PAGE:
Upon its release in 1994, James Cameron’s True Lies was said to be the film to put whatever nails needed putting in the coffin of the James Bond series. It was an easy conclusion to reach at the time, not least because 007 had been in limbo since 1989’s Licence To Kill. Of course 1995’s GoldenEye would, not for the last time, see Bond reinvent itself to cope with more modern threats (as Daniel Craig’s Bond did in the Jason Bourne era and again post-The Dark Knight).
True Lies, however, was all set up to launch a brand new spy series. It gave Arnold Schwarzenegger a slightly different role and Cameron proved that he was the director who could get the most out of him.
I can’t say I was ever a massive fan of True Lies in truth, and tonally it feels a backward step from Cameron’s other big movies. But it was a huge hit, grossing over $370 million at a point when very few films got anywhere near that number.
Unsurprisingly, sequel talk began.
James Cameron and Arnold Schwarzenegger were both interested in putting another one together, and both independently had spoken about the project. That said, Cameron’s next film would end up taking an inordinate amount of time. He moved from True Lies to his long-cherished Titanic movie, a film that was time-intensive to begin with, before the heavily reported delays to the movie kicked in.
Titanic‘s eventual release at the end of 1997 turned Cameron’s career in a different direction. It became the first film to ever break $600 million at the American box office, won 11 Oscars, and its 3D re-release in 2012 pushed its cinema takings over the $2 billion mark. Only Cameron’s Avatar, made a decade later, has ever beaten that.
That said, there still seemed to be a plan to follow Titanic with True Lies 2, and that was said at one point to be Cameron’s next project. However, the attacks on the World Trade Center and the Pentagon on September 11, 2001 changed his mind.
Cameron has said several times over the past decade that this was the point where he decided that it’d be wrong to press ahead with True Lies 2.
And that seemed to be that.
However, rumors kept springing up. Back in 2009, ahead of his huge success with Avatar, James Cameron was part of a panel at San Diego Comic-Con. It was to promote the film that would go on to gross over $2.5 billion worldwide, but a member of the audience that day asked him about True Lies 2. Cameron’s answer was that Arnold Schwarzenegger was tied up being Governor of California, but “who knows after that.”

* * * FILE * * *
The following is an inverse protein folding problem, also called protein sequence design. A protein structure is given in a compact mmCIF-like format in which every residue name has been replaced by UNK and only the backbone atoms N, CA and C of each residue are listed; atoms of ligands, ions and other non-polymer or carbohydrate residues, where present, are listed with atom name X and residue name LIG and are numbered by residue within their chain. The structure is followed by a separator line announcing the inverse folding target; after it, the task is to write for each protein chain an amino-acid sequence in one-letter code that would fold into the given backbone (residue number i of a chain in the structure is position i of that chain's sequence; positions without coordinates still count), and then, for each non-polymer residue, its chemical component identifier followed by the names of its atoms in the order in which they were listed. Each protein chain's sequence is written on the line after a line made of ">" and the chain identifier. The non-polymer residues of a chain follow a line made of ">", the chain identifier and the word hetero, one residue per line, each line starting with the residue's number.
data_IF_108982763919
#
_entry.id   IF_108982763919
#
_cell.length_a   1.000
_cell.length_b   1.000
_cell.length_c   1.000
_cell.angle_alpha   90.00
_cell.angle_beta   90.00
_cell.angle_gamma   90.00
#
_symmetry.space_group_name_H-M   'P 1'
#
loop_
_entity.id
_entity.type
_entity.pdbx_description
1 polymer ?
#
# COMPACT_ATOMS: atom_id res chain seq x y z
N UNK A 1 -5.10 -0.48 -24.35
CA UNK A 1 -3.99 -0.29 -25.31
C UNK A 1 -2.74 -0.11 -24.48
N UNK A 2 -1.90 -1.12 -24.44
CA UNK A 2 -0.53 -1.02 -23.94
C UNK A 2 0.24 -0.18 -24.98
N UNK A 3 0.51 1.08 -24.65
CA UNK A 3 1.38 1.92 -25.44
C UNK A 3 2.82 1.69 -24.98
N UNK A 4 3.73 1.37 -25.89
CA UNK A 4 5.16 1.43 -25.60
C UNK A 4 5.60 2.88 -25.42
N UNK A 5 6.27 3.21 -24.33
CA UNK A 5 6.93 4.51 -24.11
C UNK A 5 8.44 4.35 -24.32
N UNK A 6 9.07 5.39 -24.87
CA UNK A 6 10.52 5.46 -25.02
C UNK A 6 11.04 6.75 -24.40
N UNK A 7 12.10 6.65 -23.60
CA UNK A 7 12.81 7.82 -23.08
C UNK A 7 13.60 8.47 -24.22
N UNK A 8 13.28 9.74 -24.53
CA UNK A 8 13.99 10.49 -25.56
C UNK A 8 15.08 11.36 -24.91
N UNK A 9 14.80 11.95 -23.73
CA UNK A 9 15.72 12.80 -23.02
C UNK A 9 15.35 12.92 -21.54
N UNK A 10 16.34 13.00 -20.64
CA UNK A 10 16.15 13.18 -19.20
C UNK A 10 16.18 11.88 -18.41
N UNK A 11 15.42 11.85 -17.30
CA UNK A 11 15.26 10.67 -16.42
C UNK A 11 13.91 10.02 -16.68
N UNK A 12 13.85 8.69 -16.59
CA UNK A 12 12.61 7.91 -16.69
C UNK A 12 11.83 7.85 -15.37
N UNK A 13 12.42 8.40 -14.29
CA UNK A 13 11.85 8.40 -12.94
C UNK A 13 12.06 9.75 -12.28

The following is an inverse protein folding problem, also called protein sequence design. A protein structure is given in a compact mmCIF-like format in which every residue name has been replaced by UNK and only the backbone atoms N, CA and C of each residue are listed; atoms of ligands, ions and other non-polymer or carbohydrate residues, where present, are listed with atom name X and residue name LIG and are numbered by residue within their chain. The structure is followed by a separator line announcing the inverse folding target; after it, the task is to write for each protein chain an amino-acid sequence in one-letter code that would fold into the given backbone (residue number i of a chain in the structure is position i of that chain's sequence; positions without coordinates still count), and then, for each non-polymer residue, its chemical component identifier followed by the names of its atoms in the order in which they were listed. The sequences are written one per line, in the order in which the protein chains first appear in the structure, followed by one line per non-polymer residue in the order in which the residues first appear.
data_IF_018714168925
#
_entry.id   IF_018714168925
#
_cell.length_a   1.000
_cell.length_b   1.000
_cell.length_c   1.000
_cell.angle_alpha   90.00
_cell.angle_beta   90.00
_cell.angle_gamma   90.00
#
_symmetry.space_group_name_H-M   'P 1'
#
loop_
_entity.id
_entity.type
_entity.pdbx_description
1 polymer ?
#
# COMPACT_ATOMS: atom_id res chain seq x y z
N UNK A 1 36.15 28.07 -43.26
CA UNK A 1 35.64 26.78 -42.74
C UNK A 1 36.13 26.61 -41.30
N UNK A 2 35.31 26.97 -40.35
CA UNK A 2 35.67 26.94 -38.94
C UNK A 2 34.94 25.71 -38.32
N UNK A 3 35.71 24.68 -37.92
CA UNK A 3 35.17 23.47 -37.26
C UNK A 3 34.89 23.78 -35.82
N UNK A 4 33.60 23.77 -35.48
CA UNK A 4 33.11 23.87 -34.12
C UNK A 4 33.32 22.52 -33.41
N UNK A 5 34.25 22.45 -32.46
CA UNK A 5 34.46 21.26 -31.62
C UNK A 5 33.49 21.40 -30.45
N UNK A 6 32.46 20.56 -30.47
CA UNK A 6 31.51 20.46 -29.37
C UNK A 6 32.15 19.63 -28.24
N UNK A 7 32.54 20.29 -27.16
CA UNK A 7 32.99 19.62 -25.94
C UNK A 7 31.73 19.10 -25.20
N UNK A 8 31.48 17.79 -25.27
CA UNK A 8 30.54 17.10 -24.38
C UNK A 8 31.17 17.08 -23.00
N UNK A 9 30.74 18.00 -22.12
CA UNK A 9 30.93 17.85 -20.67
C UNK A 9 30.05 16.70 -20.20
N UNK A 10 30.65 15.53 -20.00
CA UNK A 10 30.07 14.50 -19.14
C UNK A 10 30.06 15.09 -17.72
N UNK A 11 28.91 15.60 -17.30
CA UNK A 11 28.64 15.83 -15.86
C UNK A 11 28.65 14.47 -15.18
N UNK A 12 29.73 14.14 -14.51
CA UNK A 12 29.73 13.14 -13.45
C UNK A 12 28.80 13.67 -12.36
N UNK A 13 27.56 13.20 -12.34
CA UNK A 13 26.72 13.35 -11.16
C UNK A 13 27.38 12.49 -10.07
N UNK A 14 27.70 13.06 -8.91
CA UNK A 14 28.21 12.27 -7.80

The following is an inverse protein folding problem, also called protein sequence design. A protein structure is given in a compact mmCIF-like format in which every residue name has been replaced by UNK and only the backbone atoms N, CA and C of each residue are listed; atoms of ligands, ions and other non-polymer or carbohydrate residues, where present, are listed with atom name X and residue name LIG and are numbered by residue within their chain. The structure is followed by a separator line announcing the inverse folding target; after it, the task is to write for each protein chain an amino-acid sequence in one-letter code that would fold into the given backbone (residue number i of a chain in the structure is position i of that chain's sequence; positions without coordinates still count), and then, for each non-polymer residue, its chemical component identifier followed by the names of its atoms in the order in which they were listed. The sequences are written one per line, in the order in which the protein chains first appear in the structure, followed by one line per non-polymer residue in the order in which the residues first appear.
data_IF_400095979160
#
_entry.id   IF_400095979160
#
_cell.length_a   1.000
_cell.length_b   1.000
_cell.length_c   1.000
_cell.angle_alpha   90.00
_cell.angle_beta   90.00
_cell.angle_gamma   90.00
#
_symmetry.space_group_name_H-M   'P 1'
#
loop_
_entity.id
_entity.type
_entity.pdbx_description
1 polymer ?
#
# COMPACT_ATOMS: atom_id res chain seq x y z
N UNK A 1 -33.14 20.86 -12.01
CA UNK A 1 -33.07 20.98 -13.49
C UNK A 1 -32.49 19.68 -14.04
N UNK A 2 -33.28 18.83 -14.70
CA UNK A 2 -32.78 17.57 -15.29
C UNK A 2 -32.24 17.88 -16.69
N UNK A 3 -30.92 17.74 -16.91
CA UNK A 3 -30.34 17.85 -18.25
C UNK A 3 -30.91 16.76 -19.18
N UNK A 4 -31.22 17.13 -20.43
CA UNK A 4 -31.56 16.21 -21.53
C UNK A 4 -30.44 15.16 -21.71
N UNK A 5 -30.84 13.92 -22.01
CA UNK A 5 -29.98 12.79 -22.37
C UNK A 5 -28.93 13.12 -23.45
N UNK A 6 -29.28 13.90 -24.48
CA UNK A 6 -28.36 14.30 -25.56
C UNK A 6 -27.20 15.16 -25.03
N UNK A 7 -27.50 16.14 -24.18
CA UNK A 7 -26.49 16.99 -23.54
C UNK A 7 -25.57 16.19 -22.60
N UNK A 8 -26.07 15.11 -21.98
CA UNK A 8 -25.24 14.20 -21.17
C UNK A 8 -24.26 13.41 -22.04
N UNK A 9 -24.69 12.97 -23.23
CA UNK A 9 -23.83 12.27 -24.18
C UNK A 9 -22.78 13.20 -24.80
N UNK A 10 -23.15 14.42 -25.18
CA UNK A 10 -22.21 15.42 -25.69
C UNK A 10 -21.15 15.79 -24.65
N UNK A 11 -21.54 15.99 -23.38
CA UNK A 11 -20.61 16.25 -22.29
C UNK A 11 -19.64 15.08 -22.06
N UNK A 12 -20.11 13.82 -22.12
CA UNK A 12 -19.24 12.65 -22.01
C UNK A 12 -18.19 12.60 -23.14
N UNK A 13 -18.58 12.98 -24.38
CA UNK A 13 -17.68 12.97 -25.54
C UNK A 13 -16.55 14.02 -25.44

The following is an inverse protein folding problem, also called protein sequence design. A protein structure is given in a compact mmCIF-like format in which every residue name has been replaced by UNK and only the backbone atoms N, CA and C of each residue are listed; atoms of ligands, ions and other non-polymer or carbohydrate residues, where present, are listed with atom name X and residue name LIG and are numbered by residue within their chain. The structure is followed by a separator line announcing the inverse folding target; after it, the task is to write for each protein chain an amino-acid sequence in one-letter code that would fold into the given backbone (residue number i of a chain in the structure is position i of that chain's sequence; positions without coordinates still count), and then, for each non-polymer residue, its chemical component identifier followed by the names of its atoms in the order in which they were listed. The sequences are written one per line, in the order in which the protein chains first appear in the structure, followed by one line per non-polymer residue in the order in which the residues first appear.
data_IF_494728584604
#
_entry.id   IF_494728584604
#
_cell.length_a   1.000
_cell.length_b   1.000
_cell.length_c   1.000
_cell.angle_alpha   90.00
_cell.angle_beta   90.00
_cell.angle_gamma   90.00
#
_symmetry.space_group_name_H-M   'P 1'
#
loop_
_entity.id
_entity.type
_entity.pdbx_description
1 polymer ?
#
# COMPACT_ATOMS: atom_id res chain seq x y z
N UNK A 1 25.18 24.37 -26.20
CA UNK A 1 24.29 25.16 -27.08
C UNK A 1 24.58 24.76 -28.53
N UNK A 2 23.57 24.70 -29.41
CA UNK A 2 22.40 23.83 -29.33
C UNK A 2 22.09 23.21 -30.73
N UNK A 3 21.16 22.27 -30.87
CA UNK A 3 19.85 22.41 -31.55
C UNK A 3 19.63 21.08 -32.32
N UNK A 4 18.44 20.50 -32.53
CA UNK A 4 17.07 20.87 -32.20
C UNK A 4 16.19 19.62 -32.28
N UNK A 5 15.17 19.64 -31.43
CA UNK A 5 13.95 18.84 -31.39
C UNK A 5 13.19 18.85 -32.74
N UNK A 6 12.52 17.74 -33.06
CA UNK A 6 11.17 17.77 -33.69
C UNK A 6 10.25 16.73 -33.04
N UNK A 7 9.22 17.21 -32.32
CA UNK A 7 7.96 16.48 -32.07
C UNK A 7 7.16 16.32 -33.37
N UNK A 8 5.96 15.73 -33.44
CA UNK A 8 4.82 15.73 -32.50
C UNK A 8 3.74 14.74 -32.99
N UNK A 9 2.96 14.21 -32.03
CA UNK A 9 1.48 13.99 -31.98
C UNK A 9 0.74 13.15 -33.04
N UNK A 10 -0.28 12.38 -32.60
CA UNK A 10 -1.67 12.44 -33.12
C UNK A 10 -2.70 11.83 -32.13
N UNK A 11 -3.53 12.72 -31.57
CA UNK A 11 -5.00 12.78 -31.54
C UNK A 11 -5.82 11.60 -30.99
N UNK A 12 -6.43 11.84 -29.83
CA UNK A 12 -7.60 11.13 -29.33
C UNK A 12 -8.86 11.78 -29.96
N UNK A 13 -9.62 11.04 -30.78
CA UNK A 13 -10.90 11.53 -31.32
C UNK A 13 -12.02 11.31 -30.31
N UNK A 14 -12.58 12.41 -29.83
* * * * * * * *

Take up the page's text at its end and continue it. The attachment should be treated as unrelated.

Further fuel was poured on the fire by Tom Arnold. He went on to reveal that once Schwarzenegger’s term of office was up, work was set to begin on True Lies 2.
That said, at the time, Ain’t It Cool News got in touch with James Cameron to find out if Tom Arnold was correct. “I think Tom was joking,” he wrote. “There are no plans for a True Lies 2. I don’t know about the creative direction thing… I’m always down for a good action/comedy (actually we always classified the film as a ‘domestic epic’). But since September 11, I’ve never felt comfortable generating laughs with nuke-toting Islamic fundamentalist terrorists. True Lies, even though it has a cautionary thread underneath the pratfalls, is in a strange way a product of a more innocent time.”
And that’s been the cycle ever since. A rumor springs up, sometimes with Tom Arnold behind it, and it gets shot down for similar reasons.
The closest we seemed to get to more True Lies was when the possibility of a spin-off TV series bubbled up, back in September 2010. As Deadline reported, James Cameron was involved, was adapting the film for TV, and subsequently John Cena was linked with the lead role. But that never came to pass, and talk of the project has quietly fallen away.
James Cameron’s focus, for the next five or six years at least, is going to be something like four more Avatar movies, and he is returning to the Terminator universe, as well. But it’s hard to see True Lies 2 ever happening now.
After all, Bond is happily reinvented and more popular than ever at the box office. Arnold Schwarzenegger, who arguably needs True Lies 2 more than Cameron does, isn’t the guaranteed box office draw that he once was (he has made murmurings that he’d be interested in the film if it ever happened though). And James Cameron, at the points where he may have been tempted to give True Lies 2 a chance, has enjoyed the two biggest movie hits of all time.
That he’s a filmmaker who has the clout to make any film he wants, combined with his political unease over making a sequel, is what’s ultimately stopped True Lies 2 from ever happening. And it sounds like it’s stopped it for good.